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Can you find the illegal step?

Started by Rick Lyons 3 weeks ago10 replieslatest reply 3 weeks ago154 views

Can you find the illegal step in the following silly proof? Given: a=b

$$ a^2=ab$$

$$a^2-b^2 = ab-b^2$$

$$(a+b)(a-b)=b(a-b)$$

$$a+b = b$$

$$b+b=b$$

$$2b=b$$


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Reply by CharlieRaderAugust 27, 2021
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Reply by philipoakleyAugust 27, 2021

This is mathematics, not real world, isn't it? 

The error, if there is one ;-), is the last step where 'b' should be subtracted from both sides, resulting in the true answer 'b=0; => 0=a', !

See also: dy/dx => $inf * 0, doesn't it? 

(Hence, Are there more infinitesimals than infinities?)


Thinking outside the box ;-)

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Reply by Rick LyonsAugust 27, 2021

OK OK, the above problem was pretty easy. Can you find the illegal step in the following?

Theorem: 4=5

Proof:

$$16-36=25-45$$

$$4^2–9*4=5^2–9*5$$

$$4^2–9*4+81/4=5^2–9*5+81/4$$

$$ (4-9/2)^2=(5-9/2)^2$$

$$4-9/2=5-9/2$$

$$4=5$$

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Reply by PlatybelAugust 27, 2021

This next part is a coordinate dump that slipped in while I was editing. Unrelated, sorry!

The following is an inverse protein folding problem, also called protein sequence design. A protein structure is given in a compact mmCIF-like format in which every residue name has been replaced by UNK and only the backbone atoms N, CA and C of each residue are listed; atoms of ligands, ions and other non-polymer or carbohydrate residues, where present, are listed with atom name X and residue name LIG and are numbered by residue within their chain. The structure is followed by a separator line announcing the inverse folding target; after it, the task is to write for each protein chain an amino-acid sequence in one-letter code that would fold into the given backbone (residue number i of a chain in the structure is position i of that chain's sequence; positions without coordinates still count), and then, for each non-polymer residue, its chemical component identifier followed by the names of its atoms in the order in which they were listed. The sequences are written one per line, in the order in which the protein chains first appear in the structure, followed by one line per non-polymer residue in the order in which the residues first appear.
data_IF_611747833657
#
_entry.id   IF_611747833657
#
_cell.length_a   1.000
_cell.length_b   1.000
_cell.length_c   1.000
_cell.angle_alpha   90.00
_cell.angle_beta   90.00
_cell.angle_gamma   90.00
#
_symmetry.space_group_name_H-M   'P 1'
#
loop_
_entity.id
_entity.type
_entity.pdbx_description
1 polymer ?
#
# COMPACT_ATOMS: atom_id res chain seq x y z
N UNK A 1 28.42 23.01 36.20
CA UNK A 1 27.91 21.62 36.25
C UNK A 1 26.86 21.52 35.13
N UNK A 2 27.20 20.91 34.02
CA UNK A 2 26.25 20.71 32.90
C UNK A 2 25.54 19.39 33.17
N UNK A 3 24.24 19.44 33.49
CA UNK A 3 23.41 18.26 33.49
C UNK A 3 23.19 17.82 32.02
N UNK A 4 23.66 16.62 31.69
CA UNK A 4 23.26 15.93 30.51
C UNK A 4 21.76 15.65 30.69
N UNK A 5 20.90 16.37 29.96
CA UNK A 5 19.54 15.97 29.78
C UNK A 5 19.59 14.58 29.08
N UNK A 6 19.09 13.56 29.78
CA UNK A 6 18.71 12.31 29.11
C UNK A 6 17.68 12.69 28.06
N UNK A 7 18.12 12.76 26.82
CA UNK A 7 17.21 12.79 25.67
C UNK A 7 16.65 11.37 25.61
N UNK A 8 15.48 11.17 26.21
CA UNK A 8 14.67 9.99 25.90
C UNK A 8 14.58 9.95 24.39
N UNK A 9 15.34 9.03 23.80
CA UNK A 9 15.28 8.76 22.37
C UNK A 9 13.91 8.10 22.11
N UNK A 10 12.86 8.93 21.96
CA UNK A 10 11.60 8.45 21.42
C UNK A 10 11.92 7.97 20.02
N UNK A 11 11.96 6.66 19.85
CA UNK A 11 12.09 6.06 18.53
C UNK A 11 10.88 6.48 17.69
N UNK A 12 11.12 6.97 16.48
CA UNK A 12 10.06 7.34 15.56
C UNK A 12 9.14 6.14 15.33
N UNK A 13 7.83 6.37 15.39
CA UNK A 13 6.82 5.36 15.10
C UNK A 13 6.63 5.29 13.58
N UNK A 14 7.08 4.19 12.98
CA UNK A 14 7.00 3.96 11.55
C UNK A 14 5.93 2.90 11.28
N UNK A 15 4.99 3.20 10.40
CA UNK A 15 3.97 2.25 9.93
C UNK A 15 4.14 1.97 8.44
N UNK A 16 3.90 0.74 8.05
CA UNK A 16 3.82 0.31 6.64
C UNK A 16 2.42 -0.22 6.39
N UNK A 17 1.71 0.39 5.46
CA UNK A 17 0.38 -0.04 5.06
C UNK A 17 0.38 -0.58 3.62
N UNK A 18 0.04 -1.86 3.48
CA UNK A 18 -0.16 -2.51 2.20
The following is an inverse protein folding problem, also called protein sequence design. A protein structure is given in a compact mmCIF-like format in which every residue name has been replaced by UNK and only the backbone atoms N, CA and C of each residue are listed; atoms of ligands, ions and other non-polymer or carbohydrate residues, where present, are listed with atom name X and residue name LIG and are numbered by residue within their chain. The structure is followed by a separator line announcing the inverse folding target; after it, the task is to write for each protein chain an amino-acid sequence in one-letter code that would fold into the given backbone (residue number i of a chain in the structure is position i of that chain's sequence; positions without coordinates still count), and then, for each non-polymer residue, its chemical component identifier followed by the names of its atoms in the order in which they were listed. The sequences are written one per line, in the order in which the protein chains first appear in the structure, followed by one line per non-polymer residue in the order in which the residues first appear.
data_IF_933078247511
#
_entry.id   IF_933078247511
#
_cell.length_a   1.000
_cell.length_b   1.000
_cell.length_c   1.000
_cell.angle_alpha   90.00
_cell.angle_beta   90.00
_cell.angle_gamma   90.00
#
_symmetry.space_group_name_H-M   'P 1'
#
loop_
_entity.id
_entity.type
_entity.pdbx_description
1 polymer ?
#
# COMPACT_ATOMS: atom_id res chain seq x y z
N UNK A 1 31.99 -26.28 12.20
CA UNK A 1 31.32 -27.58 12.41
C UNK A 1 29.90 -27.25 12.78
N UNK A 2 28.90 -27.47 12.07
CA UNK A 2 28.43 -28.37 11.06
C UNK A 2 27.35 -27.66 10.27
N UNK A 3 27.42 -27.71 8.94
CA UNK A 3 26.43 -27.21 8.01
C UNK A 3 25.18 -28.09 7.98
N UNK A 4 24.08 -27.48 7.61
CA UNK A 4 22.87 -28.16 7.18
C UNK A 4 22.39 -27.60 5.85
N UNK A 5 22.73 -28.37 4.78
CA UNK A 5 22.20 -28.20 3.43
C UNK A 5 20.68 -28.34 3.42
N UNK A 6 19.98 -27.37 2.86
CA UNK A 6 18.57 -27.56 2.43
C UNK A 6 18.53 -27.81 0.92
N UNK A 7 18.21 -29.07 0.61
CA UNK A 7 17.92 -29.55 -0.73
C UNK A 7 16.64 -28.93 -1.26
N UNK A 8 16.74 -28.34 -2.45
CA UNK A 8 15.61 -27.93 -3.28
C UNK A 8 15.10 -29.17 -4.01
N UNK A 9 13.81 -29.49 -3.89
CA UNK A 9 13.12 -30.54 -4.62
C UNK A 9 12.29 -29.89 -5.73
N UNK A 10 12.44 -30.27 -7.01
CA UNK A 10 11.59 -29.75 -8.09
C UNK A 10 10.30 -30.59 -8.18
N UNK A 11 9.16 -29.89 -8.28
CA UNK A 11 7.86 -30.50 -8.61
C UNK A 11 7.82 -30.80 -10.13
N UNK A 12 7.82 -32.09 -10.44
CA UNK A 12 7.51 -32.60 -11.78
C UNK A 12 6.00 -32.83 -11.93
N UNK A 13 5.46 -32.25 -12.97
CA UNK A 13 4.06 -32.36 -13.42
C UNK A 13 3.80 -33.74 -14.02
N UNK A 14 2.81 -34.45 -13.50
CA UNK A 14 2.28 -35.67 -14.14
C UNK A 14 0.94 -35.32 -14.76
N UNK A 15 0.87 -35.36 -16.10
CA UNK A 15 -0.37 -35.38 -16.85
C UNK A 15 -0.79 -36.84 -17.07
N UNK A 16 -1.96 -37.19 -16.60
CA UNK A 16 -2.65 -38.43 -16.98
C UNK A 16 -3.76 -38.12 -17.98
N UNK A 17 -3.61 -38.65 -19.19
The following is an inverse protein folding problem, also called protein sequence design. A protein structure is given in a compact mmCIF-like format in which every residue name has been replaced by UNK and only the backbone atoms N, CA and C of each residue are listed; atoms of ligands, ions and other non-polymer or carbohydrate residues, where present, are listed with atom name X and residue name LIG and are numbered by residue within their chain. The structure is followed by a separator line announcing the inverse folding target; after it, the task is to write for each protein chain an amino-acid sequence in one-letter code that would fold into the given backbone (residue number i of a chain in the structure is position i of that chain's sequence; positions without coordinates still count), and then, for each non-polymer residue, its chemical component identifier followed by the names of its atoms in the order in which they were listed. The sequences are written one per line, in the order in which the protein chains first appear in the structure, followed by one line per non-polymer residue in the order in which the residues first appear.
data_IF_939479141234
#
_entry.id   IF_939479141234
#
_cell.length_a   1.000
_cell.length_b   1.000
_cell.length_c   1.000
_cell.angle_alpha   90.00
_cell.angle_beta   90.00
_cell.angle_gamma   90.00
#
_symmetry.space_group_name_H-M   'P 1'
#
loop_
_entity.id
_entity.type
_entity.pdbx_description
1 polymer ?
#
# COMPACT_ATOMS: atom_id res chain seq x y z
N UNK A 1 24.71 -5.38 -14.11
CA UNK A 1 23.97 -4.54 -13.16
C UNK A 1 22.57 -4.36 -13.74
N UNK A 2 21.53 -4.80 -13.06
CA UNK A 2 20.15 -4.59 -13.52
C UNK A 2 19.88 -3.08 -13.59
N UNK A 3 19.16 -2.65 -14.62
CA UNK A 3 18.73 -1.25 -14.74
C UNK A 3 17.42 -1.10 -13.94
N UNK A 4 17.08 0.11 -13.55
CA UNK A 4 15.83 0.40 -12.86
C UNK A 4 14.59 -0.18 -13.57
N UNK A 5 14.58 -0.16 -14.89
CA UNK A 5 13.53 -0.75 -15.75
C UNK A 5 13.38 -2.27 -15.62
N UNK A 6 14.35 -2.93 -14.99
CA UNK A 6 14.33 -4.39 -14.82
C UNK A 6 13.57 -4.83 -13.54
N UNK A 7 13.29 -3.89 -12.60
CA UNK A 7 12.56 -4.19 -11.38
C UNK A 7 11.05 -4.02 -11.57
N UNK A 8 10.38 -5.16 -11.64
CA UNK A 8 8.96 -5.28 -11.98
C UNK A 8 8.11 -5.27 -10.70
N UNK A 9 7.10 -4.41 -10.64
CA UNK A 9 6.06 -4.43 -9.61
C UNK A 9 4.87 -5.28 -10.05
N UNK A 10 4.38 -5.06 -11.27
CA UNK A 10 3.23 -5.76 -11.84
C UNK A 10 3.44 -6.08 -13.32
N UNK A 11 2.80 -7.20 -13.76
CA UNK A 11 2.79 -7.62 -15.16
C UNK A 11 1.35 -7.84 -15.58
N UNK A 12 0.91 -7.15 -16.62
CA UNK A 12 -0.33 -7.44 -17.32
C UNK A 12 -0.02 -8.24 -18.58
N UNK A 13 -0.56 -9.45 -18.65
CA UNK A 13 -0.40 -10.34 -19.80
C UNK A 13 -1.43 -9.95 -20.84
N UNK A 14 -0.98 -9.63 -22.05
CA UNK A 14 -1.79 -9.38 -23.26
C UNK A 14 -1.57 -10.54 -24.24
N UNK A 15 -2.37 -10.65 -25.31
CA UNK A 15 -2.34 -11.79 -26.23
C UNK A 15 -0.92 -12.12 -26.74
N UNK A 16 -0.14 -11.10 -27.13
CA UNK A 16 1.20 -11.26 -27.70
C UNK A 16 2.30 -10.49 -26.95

Thanks for the mental challenge.  It is tricky. The illegal step is taking only one solution from each side when taking the square root.  There are two factors on each side of the equation.

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Reply by adiduaAugust 27, 2021

If $x^2 = y^2$, taking square root on both sides gives $x = +/- y$. In this case accepting the solution $x = -y$ would not have caused a contradiction.


Alternatively, 

$x^2 = y^2$, implies $(x+y)(x-y)=0$, so either $x=y$ or $x=-y$ or both. Given the specific values of $x$ and $y$ in this problem, we know that $x=y$ is not true, so we must have $x=-y$.

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Reply by CharlieRaderAugust 27, 2021

Going from step 3 to step 4, you divided by (a-b). Division by 0 is not meaningful.

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Reply by SarabethAugust 27, 2021

Like CharlieRader said, division by 0 is the truly "illegal" step, but to my mind, the worst decision is not factoring out common terms until step 3. The error between steps three and four becomes obvious if the first transformation is to reduce the initial equation to a = b, which also makes the multiplication by zero in step three apparent. 

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Reply by cortegaAugust 27, 2021

3rd step into 4th is only correct if a!=b, but the condition was a=b,

therefore proof is inconsistent

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Reply by neiroberAugust 28, 2021

If you let b = 1, then you get the "classic" homework result:

2 = 1

From this follows the other classic result:

1 = 0. 

Neil

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Reply by adiduaAugust 29, 2021

As a corollary, 2 = 0.